Best & Worst of Celeb-Owned Franchises

usher best owned celebrity franchises with mark cuban ferrell

When it comes to celebrities and sports, there’s ample overlap. Not only are top athletes celebrities in their own right, but Hollywood also loves to depict sports heroes in the cinema.

Major athletes like Jim Brown have even made a successful transition from the gridiron to the big screen. Though there’s yet to be a Hollywood bigwig to make it in sports, celebrities have found other ways to get in on the US’s major leagues: investment.

Musicians, actors, and other big-name talents have been pouring resources into their beloved teams for decades. In fact, they’ve even started investing in video games and eSports. However, over the years, some franchises have benefitted greatly from a Hollywood touch. Others… not so much.



Mark Cuban & the Dallas Mavericks

In 2000, business tycoon Mark Cuban bought a majority stake in the Dallas Mavericks, which had many scratching their heads given the team’s losing streak.

However, Cuban diverted crucial resources that saw his franchise take the 2011 NBA Championship title. Today, punters familiar with NBA betting odds throughout the season may see the Mavericks as the rival of nearby Houston Rockets, which leads to a few highly-charged games every season. However, long-time fans of the NBA likely associate the Dallas franchise with their Cuban-led rise to infamy.

Usher & the Cleveland Cavaliers

In 2005, Usher was at the top of his R&B career. However, he wanted to pivot toward business. In the end, Usher’s 1% stake in the Cavaliers franchise cost him a cool $9 million in investment—however, there’s likely been quite a bit of ROI for the singer-turned-investor.

In 2016, the Cavaliers took the NBA Championship with stars like LeBron James and Kyrie Irving. It marked the first Cavaliers league title since 1964 and skyrocketed the value of the Ohio team.

Will Ferrell & LA FC

In 2016, the comedian and actor Will Ferrell took an opportunity to invest in the MLS’s LA FC, an expansion team hoping to share LA Galaxy’s success. He wasn’t the only big-name investor either. Soccer legend Mia Hamm and NBA all-star Magic Johnson also helped back the young LA-based franchise.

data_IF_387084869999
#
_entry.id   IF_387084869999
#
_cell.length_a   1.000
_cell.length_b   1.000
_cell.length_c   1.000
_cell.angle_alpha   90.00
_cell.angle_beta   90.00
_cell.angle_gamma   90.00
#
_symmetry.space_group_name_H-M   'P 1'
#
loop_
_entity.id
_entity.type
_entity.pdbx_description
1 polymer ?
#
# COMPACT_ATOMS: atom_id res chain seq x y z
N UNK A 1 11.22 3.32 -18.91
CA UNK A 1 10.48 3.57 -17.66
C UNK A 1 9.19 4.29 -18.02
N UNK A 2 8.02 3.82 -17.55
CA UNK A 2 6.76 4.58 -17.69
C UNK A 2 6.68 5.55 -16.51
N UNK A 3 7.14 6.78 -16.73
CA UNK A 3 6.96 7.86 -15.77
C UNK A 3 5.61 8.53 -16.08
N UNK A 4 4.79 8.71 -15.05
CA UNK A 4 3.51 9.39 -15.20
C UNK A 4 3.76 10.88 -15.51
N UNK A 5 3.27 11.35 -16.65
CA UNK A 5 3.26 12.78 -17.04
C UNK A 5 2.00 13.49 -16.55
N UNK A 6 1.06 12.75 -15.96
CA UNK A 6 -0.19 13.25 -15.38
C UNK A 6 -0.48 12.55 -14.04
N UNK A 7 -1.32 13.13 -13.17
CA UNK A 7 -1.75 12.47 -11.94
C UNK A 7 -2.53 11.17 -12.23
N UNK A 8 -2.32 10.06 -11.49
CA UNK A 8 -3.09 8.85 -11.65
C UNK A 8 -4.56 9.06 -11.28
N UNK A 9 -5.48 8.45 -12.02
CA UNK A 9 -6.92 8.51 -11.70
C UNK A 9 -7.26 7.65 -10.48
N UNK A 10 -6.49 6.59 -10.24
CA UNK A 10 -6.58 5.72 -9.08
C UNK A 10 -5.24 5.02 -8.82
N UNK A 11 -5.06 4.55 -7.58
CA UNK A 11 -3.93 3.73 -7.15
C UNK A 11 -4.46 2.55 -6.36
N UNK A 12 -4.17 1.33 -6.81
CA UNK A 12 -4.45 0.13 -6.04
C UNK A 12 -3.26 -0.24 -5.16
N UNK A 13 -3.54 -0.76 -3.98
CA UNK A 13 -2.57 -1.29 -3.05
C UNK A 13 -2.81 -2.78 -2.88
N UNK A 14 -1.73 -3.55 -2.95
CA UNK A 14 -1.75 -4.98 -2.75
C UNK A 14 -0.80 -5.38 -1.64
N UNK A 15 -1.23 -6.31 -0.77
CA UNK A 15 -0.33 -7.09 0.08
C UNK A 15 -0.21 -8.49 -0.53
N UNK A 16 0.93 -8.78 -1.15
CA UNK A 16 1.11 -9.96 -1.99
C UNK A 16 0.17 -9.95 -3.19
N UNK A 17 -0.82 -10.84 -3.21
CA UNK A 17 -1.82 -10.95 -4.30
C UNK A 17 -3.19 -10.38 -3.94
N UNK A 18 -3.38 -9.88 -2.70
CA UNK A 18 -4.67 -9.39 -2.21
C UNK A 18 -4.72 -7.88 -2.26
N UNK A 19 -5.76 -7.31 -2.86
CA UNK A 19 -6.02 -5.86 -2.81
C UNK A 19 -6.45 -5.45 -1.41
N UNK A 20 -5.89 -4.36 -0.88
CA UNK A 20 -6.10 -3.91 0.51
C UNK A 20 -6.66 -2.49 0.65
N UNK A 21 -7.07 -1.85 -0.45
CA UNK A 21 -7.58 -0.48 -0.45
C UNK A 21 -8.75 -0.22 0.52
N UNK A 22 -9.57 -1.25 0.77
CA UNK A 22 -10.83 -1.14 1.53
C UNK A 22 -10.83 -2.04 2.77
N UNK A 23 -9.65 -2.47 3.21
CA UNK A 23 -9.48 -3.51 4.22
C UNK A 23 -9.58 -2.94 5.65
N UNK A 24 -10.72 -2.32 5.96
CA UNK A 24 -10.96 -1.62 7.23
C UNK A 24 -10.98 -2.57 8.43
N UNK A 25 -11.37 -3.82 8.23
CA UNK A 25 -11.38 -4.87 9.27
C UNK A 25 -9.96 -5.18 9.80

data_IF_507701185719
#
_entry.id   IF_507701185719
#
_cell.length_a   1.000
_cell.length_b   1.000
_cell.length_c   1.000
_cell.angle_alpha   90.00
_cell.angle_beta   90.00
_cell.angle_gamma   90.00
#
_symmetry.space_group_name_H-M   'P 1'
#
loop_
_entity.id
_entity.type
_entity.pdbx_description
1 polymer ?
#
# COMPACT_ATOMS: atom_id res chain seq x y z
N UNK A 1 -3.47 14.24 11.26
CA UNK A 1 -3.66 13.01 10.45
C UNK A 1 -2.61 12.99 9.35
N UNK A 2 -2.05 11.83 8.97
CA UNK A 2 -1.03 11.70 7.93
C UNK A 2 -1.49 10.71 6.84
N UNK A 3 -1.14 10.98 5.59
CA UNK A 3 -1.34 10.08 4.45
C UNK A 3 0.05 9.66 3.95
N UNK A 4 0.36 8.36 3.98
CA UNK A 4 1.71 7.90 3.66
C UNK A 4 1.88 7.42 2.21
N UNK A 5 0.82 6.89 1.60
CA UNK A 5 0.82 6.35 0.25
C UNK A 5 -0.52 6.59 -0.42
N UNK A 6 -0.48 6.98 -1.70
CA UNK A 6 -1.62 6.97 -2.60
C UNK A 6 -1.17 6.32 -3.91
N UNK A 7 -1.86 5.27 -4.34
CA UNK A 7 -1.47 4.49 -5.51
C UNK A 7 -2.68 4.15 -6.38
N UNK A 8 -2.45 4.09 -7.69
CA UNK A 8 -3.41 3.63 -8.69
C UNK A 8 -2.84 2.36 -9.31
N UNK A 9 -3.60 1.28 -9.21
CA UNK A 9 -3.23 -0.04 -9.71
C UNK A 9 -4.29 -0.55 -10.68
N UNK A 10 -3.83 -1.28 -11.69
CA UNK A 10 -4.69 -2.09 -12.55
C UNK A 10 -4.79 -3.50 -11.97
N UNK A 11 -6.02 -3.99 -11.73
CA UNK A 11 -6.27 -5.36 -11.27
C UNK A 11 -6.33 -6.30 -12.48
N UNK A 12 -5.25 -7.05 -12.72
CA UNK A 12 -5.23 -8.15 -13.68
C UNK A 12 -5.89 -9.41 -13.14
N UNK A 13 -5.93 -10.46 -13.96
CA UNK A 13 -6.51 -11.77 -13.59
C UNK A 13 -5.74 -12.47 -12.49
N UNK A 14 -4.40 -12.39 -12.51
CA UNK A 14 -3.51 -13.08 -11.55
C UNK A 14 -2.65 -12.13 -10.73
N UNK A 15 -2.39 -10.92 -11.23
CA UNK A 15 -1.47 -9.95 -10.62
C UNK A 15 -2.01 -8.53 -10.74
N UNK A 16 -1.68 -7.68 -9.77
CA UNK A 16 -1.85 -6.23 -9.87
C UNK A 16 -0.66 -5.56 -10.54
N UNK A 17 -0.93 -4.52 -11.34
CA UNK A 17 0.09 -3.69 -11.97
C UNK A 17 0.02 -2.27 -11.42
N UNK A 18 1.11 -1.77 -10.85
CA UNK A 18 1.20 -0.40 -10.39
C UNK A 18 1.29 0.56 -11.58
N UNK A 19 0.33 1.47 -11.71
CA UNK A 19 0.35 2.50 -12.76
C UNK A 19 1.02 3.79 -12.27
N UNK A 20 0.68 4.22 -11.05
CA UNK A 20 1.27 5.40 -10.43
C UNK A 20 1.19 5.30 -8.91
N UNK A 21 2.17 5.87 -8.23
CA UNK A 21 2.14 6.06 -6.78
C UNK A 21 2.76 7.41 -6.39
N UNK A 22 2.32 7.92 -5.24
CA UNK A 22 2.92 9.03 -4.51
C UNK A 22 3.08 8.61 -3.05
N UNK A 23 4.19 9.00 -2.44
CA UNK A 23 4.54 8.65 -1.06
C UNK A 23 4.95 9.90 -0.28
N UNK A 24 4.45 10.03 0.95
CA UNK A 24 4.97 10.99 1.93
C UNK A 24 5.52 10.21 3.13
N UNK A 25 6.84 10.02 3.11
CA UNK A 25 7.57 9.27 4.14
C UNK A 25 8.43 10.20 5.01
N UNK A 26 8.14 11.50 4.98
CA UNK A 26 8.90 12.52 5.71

Since then, the team has managed to take their Western Conference title and make it to playoffs, both in 2019. Though it’s no championship win, they did manage to vanquish the LA Galaxy for their Western Conference title.



Miami Dolphins

As one of the NFL’s most laughable franchises, it’s difficult to understand why so many celebrities have chosen to own stakes in the seemingly hopeless team. Sure, it’s easy to love an underdog just like it’s easy to love the sunny, jovial city of Miami, but there’s no ROI on a failing franchise. 

Since the Dan Marino and Don Shula days ended, the Dolphins may be lacking in silverware, but certainly not investments. Celebrities like Serena and Venus Williams, Fergie, Jimmy Buffett, and Gloria Estefan have all donned Dolphins jerseys and signed checks.

Jay-Z & the Brooklyn Nets

Back in 2004, as Usher signed on for the Cavaliers and Cuban began his overhaul of the Mavericks, mogul Jay-Z invested a cool $1 million for a minority stake in the Brooklyn Nets (then the New Jersey Nets). Under his watch, Jay-Z helped relocate to Brooklyn and push for a new stadium for the team. By the time he sold he stakes in 2013, he’d more than doubled his ROI.

Unfortunately, the Nets haven’t taken notice of Jay-Z’s work ethic. Since moving to the Barclay’s Center in 2012, they haven’t made any waves in the Eastern Conference. The business checks out, but the basketball… not so much.

Bill Maher & the New York Mets

In 2012, TV personality Bill Maher bought a small share in the New York Mets MLB franchise. As a New Yorker, Maher has long been a fan of the team. However, given his shrewd personality, it was a surprising choice to spend big money on a team forever caught in the Yankees’ shadow.

Aside from a title-grab from the East Division in 2015 and a wild card ticket to post-season play, the Mets haven’t done much since Maher invested in 2012.